Definition Definition

Wage Labour

Wage Labour is a form of work in which employees perform labour for their employers under strict direction in exchange for wages or salaries. The employer owns and controls the production of the labour and so, the employer takes full credit for the work done.

“Wage” is the payment compensation workers or employees receive in exchange for their time and toil which is usually on an hourly, daily, monthly or each work basis as per prior contract. “Labour” is practical work involving hard physical efforts.

“Wage labour,” as a result, signifies the labour in exchange for what the workers get a wage. There are five major types of wage labours and they are -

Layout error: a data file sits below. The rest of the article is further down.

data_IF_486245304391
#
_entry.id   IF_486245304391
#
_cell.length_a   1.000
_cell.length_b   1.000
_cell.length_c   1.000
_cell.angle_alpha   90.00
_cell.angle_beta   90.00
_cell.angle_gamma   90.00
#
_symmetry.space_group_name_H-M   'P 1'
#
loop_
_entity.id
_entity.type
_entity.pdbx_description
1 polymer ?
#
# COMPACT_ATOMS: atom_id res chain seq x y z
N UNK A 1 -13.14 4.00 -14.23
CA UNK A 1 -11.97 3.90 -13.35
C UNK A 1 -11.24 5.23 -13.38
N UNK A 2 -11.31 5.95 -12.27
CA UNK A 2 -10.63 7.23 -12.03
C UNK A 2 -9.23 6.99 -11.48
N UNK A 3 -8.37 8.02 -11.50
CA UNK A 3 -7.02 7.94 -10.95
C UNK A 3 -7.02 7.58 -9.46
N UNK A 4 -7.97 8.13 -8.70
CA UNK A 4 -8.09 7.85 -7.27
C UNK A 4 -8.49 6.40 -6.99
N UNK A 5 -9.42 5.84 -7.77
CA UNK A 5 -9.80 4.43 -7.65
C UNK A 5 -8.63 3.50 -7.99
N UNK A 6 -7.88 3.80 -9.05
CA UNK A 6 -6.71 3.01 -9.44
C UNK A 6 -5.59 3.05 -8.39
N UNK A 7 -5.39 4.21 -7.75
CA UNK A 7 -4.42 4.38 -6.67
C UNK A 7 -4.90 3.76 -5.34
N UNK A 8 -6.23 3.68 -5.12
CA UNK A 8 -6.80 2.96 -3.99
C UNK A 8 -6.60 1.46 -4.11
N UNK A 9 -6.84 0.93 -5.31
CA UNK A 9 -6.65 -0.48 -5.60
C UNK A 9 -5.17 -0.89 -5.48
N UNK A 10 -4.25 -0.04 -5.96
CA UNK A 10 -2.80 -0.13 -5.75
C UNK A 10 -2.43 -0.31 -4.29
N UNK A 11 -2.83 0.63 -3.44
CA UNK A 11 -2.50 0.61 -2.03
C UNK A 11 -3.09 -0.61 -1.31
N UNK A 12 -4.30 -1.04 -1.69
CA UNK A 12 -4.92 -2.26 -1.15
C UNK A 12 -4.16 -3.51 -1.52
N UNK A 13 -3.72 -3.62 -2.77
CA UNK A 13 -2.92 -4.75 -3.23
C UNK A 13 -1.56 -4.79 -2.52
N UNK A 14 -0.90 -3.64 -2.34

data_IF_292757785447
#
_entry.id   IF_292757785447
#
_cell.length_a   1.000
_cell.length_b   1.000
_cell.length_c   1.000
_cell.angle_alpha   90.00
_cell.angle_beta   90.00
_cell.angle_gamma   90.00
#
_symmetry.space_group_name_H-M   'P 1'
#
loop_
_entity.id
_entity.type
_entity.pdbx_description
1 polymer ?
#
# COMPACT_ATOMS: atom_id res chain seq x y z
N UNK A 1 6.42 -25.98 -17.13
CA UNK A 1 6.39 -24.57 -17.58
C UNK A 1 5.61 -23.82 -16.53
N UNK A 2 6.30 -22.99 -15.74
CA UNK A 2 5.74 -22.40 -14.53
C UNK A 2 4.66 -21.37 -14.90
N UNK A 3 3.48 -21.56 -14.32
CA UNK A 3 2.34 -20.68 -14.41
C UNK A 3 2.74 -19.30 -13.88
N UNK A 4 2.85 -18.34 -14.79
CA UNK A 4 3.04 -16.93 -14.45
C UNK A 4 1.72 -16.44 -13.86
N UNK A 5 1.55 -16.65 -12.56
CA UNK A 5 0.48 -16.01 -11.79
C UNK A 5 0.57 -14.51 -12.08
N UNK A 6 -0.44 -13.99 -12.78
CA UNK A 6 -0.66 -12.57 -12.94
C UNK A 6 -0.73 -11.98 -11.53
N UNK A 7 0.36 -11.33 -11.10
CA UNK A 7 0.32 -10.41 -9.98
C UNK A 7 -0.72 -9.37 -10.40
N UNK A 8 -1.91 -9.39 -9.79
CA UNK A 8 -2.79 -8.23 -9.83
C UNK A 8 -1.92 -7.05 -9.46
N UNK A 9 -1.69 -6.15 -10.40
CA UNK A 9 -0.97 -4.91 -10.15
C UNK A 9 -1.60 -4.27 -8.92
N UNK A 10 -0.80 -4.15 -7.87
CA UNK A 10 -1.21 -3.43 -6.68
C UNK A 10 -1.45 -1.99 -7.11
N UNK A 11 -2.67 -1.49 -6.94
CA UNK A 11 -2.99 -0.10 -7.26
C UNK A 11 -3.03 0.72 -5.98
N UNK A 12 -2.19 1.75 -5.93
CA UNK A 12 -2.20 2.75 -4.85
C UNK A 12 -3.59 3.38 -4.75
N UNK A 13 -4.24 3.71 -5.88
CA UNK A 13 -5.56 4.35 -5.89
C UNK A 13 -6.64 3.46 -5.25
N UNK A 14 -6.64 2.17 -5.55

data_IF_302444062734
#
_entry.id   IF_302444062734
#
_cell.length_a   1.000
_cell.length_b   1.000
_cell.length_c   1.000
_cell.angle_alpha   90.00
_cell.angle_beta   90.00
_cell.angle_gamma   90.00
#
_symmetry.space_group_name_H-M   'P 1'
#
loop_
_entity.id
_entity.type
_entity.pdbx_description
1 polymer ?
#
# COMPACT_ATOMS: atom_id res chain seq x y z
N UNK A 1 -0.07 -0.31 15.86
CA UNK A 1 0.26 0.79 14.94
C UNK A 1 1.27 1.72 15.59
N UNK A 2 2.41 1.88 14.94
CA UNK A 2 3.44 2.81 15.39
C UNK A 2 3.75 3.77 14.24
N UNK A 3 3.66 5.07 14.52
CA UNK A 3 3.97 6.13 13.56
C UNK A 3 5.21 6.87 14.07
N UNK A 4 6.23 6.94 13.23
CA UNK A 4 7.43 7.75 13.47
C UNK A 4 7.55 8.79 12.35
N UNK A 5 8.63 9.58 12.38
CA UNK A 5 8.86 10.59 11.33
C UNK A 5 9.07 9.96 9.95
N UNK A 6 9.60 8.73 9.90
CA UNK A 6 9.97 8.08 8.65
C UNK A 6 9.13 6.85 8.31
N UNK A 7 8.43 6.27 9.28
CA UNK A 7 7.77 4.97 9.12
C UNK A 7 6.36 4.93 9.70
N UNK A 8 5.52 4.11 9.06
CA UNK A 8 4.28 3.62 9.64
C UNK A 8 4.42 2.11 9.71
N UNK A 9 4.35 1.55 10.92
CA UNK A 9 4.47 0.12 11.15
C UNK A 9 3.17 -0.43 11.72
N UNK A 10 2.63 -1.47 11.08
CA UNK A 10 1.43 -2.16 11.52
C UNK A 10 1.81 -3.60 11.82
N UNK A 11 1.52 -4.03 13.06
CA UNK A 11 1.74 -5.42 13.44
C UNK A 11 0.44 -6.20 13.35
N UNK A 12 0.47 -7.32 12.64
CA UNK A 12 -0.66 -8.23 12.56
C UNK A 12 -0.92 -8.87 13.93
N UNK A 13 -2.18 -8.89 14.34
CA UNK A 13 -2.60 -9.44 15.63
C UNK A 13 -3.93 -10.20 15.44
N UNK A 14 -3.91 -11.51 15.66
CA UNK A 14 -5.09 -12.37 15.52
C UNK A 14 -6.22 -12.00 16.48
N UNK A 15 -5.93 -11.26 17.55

1. Minimum, 
  2. Living, 
  3. Prevailing, 
  4. Tipped and 
  5. Fair wage labour.


The most common type of wage labour nowadays is full-time employment where the employees work 8-9 hours a day on an agreed-upon monthly salary. People selling their labour for a set wage are called “wage labourers.”

It is often compared to slavery and hence, the term “wage slavery” was born. This portrays a common picture where the employers get the opportunity to exploit their employees by overworking or underpaying them, or providing them with a below per work environment.


Use of the Term in Sentences:

  • Wage labour is considered to be applicable to only unskilled or semi-skilled labourers who trade manual labour.         
  • In underdeveloped countries, low wage labour is an everyday phenomenon.


Category: Economics
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